If you think about it, traditional shoe construction is still largely based on 19th century design paradigms. And yes, that includes running shoes.

Most running shoes have a midsole/outsole chassis that sits below the foot and an upper, secured by laces, that covers the top of foot. While considerable time, effort and money have been invested in developing fit and cushioning aspects of the bottom tooling through the years, relatively little has been done to put true performance-oriented features into uppers.

New materials and modern engineered knit and mesh uppers have evolved in recent years, but few innovations have helped really integrate the upper and lower portions of a shoe in a quantifiably more effective way. Mostly, the upper is an afterthought when it comes to performance and typically a billboard for a company’s branding.

That’s something Boa Technology is working to change.

Originally known for the development of lace-replacement, dial-closure systems since its inception in 2001, the Denver-based company has spent the past few years reorganizing itself to be an innovator of performance fitting systems for the high-end products of its brand partners. While it might seem like splitting hairs to differentiate between a technical closure system and a performance-fit system, the distinction is definitely in the data, says Brett Vladika, director of Boa’s new Peformance Fit Lab.

Boa debuted an elaborate prototyping workshop and a 2700-square-foot performance lab in its new headquarters in Denver’s RINO district in 2019 and it has expanded its team to include biomechanics research engineers so it can better understand and improve the performance aspects of athletic footwear, apparel and headgear.

To get baseline data and an understanding of how Boa upper systems can improve footwear fit and performance, the company worked with researchers at the University of Denver’s Human Dynamics Laboratory on a third-party validation study of the specific athletic movements of subjects’ feet inside a singular shoe model. It used lace-up versions of the Adidas Adizero Ubersonic 3 court sports shoes as its base model, but it also modified three versions of the shoe with different Boa Fit System solutions.

The study’s premise was that Boa technology would result in an improved fit, more consistent connection with the midsole, and the initial results showed 1.5-5 percent improvement by way of better agility, power transfer and endurance scores across five key athletic movements.

“Our goal with the work we’re doing in the lab is to understand and improve what fit is and what it will be as it relates to performance,” Vladika says. “We have seen indicators in every single one of the benefit areas that Boa Fit Systems are creating a performance fit and a performance advantage.”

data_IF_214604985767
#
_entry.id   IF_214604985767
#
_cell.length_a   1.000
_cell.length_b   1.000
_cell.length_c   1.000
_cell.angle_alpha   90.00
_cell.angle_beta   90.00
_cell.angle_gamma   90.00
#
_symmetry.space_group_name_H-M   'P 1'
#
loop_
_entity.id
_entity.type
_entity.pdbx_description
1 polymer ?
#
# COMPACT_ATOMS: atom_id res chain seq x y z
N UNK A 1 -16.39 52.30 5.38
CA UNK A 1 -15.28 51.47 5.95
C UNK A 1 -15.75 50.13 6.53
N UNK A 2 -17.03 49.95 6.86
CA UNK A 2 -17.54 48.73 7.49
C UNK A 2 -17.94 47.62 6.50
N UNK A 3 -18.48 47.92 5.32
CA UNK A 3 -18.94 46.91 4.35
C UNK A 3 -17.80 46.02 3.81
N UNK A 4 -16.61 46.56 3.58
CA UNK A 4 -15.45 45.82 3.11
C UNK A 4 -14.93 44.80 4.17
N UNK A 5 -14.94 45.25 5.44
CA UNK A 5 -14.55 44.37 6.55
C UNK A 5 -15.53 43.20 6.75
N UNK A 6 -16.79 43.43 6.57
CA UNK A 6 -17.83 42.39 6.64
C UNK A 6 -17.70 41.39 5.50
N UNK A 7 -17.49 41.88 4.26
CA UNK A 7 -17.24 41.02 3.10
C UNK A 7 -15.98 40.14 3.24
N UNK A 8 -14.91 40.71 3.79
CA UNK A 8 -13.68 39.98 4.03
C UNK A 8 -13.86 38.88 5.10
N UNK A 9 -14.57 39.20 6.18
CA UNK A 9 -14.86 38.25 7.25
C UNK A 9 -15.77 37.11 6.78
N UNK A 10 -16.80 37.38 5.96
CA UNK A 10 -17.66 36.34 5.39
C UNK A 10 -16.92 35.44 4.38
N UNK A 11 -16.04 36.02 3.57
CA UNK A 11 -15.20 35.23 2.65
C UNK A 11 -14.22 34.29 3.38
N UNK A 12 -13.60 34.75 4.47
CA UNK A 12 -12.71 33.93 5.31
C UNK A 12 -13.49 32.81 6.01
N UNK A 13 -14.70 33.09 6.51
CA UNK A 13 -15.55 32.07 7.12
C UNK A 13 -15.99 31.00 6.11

One of the main goals of its intensive science-first approach is to use digital motion-capture data of trail running and how that relates to overall shoe performance, he says. An enhanced fit is crucial because of the dynamic movements of a runner’s feet amid ever-changing foot strike patterns on variable surfaces of a trail.

Boa’s Performance Fit Lab allows its research team to study four primary areas of footwear: agility, speed, power and precision and endurance and health. It is equipped with high speed motion-capture cameras and four force plates built into the floor, but it includes a force-plate treadmill and a 50-foot section of simulated trail that includes gravel, logs, boulders and inclines and declines over metal and wooden obstacles.

Data is recorded on the manmade trail via portable Bluetooth-enhanced remote-sensing insoles, but the Boa team has also taken that equipment outdoors to monitor runners in real-world conditions on rugged, singletrack trails in Boulder.

“Trail running, as compared to road running, requires a bigger agility factor because you need to adjust to different terrain,” Vladika says. “And so, in the lab, we wanted to bring the outdoors inside so we can look at terrain with unpredictable surfaces in a repeatable way so we can look at force pressures and angles of movement and the way the body is reacting to that in environments you would not just see in the outdoors.”

Both the indoor and outdoor trail testing has suggested that the improved fit with Boa fit technology can allow a runner to land more softly and decrease pressure on the first and fifth metarasals.

The key to maximizing the performance values in running shoes is starting the design process when a brand begins developing or updating a shoe, not as a last-minute solution, says Dan Feeney, PhD., one of Boa’s biomechanics research engineers. The company used its initial scientific learnings to work with New Balance (Fresh Foam Hierro Boa and 1500T2 Boa), Saucony (Switchback ISO), Adidas (Terrex Agravic Boa) and ASICS (GEL-451) to create next-generation Boa-enhanced shoes that hit stores in 2019. Additional models will be released in spring 2020.

Even preilminary wear-test sessions of the New Balance Fresh Foam Hierro Boa (by this reporter) bears out the advantages, as that shoe fits better and feels considerably more nimble and capable with Boa’s tri-panel configuration than the laced version over the same rugged trails in Boulder.

“I think the biggest takeaway is that the system has be developed intentionally for a shoe,” says Feeney, who is also an elite-level runner. “When we develop a fit solution with a brand, we very carefully prototype everything from the position of the dial to the guides, the length of the guides and many other details. If that’s not done well at the development phase of a specific shoe, just slapping on a Boa system after a shoe is designed won’t make it better. If it’s done intentionally, we see bigger magnitude improvements.”